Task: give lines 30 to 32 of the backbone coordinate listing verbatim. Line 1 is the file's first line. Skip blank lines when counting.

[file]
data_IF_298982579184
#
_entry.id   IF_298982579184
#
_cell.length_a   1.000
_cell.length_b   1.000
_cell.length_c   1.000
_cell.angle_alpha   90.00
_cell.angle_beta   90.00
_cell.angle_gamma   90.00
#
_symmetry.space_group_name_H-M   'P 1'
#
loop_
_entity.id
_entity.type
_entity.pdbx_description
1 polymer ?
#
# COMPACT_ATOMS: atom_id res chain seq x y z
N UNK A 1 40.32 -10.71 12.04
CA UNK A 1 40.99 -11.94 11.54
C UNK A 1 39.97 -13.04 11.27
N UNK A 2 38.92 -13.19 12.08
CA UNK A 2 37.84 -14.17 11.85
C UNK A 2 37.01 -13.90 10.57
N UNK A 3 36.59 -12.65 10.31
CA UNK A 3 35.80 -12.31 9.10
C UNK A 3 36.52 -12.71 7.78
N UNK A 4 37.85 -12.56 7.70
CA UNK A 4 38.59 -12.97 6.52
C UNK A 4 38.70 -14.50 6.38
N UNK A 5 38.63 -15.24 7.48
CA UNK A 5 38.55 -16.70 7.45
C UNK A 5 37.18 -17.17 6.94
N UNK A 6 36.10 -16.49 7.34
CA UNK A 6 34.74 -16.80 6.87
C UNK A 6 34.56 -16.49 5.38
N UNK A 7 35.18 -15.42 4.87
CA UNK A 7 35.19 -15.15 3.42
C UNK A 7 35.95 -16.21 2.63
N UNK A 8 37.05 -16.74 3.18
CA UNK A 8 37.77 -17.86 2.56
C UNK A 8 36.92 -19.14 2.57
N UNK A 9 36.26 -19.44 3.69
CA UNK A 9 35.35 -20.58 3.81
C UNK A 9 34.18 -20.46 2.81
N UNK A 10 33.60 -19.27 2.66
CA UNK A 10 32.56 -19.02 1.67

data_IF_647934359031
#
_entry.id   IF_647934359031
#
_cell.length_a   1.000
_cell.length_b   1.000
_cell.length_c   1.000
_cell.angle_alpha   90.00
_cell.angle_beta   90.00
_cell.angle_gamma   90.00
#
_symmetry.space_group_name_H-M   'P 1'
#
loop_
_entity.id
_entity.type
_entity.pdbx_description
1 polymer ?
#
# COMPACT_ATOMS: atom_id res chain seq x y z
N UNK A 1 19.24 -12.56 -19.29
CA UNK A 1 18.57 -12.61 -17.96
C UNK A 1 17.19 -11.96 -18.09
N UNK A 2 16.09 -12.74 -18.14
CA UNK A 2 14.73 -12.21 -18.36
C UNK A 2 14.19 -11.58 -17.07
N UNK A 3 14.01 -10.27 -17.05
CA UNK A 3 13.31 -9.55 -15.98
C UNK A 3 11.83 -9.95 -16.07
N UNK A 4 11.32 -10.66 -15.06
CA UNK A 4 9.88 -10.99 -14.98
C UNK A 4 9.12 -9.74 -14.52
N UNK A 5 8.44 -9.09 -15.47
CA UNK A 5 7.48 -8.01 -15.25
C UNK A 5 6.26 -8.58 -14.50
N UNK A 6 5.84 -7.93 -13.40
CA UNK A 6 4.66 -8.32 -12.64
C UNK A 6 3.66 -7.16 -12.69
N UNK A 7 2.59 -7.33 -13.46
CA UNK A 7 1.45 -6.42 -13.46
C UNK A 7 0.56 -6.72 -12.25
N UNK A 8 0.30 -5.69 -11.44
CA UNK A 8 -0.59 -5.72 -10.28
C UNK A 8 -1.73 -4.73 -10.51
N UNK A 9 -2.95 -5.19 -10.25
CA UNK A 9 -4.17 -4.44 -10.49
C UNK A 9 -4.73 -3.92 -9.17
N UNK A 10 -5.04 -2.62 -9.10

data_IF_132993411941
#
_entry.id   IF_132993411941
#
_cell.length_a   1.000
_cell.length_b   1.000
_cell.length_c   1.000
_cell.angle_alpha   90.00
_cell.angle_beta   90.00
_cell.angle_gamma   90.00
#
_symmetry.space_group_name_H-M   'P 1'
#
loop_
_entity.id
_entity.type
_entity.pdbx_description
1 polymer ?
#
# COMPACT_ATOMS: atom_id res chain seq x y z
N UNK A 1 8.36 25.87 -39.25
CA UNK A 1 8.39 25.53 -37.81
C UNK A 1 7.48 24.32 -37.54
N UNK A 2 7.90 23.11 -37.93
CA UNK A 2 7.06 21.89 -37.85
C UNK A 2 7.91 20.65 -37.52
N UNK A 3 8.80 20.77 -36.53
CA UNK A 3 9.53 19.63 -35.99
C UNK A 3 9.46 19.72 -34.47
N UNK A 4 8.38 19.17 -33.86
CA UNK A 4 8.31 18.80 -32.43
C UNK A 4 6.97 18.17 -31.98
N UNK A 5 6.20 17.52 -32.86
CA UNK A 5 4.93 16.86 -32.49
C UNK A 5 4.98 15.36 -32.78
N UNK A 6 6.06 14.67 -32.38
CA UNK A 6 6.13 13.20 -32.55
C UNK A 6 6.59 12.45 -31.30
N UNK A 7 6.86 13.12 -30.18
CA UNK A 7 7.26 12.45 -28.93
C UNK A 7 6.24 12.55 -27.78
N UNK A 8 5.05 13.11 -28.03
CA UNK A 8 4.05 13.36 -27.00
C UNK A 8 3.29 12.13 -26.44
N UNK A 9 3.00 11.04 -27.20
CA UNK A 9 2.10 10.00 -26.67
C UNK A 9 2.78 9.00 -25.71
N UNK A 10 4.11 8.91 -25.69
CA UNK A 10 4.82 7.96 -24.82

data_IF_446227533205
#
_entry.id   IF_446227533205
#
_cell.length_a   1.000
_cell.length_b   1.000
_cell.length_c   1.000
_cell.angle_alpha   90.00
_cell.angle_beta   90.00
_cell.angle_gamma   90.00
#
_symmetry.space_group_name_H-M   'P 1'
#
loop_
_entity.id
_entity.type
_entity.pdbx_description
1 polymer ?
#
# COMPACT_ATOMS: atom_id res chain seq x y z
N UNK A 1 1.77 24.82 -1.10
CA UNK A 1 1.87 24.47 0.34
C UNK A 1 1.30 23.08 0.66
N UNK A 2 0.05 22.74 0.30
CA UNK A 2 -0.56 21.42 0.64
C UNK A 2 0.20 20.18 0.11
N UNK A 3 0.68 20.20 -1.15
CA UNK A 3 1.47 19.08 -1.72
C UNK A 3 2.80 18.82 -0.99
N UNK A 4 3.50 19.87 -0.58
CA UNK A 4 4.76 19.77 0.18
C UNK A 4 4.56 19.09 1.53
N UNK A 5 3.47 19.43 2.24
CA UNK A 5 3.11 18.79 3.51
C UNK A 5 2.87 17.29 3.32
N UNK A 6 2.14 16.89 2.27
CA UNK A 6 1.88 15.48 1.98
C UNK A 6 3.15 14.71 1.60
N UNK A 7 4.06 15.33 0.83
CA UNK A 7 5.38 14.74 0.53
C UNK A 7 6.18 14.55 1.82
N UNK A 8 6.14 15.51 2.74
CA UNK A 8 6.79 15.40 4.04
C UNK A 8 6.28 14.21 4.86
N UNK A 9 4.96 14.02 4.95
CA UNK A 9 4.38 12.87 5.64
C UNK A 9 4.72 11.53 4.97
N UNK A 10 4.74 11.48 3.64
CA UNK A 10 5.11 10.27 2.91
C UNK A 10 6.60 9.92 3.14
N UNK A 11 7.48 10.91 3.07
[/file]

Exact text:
N UNK A 4 37.85 -12.56 7.70
CA UNK A 4 38.59 -12.97 6.52
C UNK A 4 38.70 -14.50 6.38